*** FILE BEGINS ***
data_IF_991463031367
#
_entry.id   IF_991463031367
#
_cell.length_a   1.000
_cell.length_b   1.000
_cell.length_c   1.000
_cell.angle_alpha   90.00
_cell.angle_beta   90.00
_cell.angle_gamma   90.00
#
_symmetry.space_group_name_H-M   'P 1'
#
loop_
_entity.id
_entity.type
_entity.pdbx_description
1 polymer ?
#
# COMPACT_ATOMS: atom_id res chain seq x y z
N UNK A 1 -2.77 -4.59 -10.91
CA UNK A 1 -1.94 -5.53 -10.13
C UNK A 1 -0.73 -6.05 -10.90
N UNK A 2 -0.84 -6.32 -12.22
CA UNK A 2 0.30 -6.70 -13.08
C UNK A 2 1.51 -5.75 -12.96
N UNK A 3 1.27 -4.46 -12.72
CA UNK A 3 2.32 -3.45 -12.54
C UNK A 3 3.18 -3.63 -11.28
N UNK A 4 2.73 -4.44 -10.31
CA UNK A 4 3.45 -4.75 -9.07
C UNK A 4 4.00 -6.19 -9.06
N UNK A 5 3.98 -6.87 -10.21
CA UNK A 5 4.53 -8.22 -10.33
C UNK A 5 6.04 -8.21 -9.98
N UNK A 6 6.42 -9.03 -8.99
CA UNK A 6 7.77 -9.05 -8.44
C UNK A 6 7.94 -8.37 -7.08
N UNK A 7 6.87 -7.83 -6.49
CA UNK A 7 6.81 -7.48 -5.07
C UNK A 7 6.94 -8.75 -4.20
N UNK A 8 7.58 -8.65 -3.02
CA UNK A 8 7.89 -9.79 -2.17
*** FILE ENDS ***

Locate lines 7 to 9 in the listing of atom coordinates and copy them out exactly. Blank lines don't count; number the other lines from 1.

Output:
_cell.length_c   1.000
_cell.angle_alpha   90.00
_cell.angle_beta   90.00